By Martin Minns
What counts as ‘news’ in the eyes of Kenya’s newspaper editors sometimes defies rational consideration. Whether one politician is going to have tea with another makes the front pages, the deaths of ordinary Kenyans and destruction being wreaked throughout the country is consigned to side columns hidden away in the dailies’ inside pages.
This from The Star at the weekend, left-hand column, page 16: ‘Seven thugs killed by cops in Kitisuru linked to Karen attack’. Seven men traveling in a saloon car were shot dead in what the police said was a ‘foiled robbery mission’. The police also stated that those shot were suspected of an attack on a Karen home in January.
An askari said the ‘thugs’ had pointed guns at the pursuing police officers after they had been ordered to surrender.
Maybe the askari had it right and maybe the police as well, perhaps these guys did raid a house in Karen in January but we’ll probably never know for sure because there were no survivors, no one was captured, we do not know the evidence against these men and no one is asking any questions, including the press.
Seven thugs shot dead by police or seven extra-judicial killings? Who knows? And anyway, it only warranted a few lines on page 16…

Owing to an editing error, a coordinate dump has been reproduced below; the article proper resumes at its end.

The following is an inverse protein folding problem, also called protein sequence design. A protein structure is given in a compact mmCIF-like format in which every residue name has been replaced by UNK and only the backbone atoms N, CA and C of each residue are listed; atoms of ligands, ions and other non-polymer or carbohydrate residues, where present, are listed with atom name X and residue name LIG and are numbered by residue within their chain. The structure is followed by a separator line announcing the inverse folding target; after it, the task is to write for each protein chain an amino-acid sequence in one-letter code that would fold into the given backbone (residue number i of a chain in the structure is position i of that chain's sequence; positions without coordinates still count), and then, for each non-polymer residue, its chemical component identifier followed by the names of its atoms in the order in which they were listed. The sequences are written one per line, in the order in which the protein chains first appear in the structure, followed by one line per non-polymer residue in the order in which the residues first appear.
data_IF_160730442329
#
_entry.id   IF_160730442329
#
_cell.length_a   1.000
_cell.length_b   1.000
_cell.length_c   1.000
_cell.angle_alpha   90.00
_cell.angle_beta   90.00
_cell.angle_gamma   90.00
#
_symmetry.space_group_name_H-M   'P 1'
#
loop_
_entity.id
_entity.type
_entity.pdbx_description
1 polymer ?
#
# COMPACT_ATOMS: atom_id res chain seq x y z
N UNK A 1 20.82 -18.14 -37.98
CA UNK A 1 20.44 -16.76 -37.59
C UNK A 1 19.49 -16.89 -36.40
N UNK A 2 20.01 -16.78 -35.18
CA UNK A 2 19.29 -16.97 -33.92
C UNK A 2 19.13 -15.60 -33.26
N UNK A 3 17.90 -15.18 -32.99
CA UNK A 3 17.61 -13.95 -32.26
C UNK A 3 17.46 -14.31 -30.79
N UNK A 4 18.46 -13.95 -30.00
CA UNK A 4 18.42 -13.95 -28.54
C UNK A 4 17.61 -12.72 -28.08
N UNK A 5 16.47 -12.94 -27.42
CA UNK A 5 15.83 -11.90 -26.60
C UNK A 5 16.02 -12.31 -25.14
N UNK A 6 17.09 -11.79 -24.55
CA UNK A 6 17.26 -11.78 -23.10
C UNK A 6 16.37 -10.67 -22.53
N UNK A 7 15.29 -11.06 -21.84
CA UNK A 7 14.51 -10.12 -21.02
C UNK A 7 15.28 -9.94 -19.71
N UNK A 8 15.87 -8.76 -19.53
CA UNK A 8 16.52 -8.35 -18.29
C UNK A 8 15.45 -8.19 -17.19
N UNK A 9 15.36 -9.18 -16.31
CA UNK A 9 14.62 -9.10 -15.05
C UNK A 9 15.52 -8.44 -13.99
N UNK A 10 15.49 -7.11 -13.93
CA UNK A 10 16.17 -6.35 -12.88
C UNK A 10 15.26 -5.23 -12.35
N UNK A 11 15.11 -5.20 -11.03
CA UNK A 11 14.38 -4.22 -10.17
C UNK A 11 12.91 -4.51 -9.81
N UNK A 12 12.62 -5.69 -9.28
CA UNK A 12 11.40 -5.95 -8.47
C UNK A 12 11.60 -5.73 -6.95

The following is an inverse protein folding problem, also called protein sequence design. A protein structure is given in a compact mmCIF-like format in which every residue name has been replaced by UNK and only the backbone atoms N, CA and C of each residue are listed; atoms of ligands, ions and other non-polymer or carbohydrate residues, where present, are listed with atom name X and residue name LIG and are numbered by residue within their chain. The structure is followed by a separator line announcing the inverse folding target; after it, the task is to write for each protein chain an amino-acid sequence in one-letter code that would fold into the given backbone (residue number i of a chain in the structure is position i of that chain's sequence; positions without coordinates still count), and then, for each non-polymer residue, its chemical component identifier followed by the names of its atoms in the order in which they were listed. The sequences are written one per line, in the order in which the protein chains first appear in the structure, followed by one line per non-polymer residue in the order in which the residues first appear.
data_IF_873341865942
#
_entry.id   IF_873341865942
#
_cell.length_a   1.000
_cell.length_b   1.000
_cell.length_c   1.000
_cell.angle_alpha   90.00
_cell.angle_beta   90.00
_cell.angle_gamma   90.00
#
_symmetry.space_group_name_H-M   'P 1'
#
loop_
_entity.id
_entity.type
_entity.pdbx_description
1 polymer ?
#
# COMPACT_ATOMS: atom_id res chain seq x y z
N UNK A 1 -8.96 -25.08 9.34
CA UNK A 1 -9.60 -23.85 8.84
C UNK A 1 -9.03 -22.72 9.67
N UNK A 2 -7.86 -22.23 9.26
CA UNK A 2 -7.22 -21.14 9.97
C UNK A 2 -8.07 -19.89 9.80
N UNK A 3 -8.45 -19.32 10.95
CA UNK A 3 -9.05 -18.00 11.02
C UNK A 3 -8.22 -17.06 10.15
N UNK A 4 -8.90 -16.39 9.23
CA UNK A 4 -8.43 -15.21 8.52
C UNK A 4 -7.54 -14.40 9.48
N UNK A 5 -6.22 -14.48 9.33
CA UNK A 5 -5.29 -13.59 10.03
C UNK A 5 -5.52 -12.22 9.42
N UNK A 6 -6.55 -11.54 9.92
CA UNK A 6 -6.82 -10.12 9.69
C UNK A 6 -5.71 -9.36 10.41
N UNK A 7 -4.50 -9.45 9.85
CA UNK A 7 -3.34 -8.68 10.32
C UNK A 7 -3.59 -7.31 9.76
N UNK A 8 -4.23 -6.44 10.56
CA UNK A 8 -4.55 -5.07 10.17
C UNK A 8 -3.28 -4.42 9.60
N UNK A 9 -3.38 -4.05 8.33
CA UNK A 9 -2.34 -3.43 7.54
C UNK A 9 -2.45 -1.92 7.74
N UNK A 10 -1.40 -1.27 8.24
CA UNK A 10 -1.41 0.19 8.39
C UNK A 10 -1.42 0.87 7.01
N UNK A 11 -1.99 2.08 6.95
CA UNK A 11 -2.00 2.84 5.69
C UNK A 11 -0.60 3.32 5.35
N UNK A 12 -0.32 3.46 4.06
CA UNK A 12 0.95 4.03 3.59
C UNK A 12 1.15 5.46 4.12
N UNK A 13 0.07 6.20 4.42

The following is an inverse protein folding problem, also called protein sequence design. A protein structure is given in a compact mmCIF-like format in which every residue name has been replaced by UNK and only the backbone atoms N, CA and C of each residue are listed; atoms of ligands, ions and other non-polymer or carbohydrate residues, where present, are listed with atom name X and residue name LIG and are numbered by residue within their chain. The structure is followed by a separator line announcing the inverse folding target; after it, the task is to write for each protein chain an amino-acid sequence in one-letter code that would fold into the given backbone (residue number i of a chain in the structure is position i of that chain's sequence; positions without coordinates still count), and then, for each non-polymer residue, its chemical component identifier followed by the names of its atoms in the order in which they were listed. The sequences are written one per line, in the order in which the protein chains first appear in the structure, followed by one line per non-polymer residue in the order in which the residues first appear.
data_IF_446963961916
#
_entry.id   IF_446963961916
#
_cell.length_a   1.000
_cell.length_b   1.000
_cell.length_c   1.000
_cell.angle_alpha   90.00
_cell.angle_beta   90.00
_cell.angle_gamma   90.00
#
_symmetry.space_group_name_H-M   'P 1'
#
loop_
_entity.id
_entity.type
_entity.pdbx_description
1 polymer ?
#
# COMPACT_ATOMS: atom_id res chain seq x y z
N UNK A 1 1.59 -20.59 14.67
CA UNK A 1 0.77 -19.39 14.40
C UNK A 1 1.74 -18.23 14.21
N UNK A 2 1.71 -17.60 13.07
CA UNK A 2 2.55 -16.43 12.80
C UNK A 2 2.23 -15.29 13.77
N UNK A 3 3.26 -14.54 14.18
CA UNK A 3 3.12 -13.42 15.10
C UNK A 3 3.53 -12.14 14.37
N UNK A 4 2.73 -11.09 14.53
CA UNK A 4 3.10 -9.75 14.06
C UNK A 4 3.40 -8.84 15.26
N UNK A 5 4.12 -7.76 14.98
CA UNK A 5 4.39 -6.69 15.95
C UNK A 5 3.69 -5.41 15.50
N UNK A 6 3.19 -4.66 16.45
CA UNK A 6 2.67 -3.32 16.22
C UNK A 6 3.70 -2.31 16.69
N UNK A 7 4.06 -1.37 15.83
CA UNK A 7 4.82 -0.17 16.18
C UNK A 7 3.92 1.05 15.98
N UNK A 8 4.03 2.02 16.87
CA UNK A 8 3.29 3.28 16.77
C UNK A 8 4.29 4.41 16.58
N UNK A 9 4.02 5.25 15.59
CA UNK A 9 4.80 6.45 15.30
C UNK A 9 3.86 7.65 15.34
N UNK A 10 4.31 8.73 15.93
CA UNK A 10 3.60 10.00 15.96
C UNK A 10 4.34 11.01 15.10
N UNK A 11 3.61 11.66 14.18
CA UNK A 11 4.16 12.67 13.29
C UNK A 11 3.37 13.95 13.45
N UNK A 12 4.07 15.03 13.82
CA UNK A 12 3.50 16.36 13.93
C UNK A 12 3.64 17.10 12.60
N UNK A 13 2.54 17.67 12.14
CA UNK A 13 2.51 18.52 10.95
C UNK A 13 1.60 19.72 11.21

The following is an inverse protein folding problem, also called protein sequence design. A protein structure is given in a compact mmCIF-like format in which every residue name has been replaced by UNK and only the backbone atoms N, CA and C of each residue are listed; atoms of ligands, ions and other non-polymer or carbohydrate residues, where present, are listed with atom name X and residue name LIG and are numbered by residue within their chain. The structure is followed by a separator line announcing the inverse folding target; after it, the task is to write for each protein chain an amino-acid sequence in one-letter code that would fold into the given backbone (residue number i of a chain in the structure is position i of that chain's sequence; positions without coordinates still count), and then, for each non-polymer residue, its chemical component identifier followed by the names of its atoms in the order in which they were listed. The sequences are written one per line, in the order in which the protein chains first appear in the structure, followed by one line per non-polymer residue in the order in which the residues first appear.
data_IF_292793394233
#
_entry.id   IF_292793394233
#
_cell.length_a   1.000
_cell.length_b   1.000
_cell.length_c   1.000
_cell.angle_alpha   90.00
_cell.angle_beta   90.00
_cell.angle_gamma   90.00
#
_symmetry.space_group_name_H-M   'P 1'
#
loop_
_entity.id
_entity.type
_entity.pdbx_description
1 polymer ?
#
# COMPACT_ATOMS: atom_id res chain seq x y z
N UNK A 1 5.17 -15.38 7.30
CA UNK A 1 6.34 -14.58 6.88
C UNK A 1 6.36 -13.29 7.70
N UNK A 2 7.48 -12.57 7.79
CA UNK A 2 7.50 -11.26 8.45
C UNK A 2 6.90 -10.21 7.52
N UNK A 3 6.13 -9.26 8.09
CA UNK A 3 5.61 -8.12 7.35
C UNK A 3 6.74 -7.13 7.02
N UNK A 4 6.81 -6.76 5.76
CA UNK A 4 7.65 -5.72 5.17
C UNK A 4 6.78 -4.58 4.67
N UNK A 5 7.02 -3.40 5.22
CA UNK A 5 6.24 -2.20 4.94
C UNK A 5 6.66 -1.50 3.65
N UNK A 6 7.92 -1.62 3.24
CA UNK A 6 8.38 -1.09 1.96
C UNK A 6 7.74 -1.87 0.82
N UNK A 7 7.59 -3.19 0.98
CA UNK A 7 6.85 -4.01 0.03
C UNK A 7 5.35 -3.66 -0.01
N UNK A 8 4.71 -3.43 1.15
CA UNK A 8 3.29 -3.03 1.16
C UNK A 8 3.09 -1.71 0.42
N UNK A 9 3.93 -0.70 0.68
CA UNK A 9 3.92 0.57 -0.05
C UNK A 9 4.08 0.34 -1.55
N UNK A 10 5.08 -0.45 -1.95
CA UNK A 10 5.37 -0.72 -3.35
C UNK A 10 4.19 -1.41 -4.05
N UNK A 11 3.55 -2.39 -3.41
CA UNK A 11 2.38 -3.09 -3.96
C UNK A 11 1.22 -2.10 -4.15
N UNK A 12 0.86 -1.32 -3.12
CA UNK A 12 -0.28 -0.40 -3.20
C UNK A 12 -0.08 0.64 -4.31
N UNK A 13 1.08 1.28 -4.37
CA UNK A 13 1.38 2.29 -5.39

We’re used to it, just like the mayhem on our roads. This from The Standard on Monday: ’12 killed in accident on Mombasa-Nairobi road’. It was the usual story. Early hours of the morning, matatu smashes into the back of a truck, lots of people killed (eight of them), again, oh and another four died when their bus crashed into another vehicle, four dead, not much to report, see page 10.
Perhaps the newspaper editors are right, after all they know their readership. Perhaps it’s us, we just don’t care. Perhaps that’s why, in today’s Star a report that at least 70 people have died (‘although the number could be higher’) in the recent country-wide floods makes the news lower down on page 2.
The heavy rain has had other consequences. On Manda Island in Lamu at least 30 people have been bitten by snakes in the last month as the reptiles seek to escape the deluge and reach high ground, or warmer, dryer accommodation, such as people’s houses.
In they slithered, puff adders, cobras, pythons and green mambas. People got bitten. Problem: the nearest nearest medical facility is across the water on Lamu Island at the King Fahad County Hospital.
“By the time they arrive”, one resident told the press, “the venom is beyond control and people die just like that”.
No ones sure how many people have been bitten. No one really knows how many have died. ‘Snake bites man’ story – made it to page 20 in the Weekend Star.
Now if the story had been ‘man bites snake’, that might have aroused some interest.